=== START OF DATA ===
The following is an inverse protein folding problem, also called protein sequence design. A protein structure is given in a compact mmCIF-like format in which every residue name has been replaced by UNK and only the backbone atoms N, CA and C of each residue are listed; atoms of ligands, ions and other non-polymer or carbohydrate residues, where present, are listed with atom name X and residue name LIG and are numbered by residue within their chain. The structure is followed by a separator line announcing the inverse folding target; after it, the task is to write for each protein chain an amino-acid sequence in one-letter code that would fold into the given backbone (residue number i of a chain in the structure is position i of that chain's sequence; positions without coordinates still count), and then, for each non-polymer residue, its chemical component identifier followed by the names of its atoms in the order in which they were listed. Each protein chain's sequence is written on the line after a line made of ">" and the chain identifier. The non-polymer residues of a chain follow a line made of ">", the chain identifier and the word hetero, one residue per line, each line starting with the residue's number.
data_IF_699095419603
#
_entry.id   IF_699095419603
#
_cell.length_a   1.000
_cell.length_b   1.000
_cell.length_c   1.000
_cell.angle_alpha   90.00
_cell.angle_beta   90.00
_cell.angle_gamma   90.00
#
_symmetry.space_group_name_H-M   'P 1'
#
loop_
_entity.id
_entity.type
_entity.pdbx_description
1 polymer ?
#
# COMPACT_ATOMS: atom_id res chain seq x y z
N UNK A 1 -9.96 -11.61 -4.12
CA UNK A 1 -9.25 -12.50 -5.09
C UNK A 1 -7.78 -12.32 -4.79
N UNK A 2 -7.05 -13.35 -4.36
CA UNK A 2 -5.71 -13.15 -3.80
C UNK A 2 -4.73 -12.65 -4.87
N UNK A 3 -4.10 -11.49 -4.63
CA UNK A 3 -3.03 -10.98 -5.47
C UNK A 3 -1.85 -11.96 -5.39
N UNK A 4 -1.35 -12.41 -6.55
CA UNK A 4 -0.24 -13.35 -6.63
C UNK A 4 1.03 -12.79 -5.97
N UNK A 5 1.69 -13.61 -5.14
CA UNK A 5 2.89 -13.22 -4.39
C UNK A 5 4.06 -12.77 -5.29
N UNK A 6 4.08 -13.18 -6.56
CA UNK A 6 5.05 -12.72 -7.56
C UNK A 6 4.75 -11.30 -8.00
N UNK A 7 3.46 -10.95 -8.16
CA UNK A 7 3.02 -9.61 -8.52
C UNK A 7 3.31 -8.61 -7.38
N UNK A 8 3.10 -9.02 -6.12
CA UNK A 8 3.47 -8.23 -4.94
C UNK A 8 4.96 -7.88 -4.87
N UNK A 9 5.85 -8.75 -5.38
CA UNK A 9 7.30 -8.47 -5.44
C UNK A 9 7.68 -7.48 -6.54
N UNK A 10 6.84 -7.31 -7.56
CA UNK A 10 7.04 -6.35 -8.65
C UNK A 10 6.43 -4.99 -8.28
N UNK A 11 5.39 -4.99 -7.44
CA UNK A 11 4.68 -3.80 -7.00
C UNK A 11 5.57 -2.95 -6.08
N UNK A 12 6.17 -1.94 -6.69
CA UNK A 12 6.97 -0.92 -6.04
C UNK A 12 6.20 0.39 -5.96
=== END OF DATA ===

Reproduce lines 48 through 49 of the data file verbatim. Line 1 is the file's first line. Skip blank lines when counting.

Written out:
C UNK A 9 7.68 -7.48 -6.54
N UNK A 10 6.84 -7.31 -7.56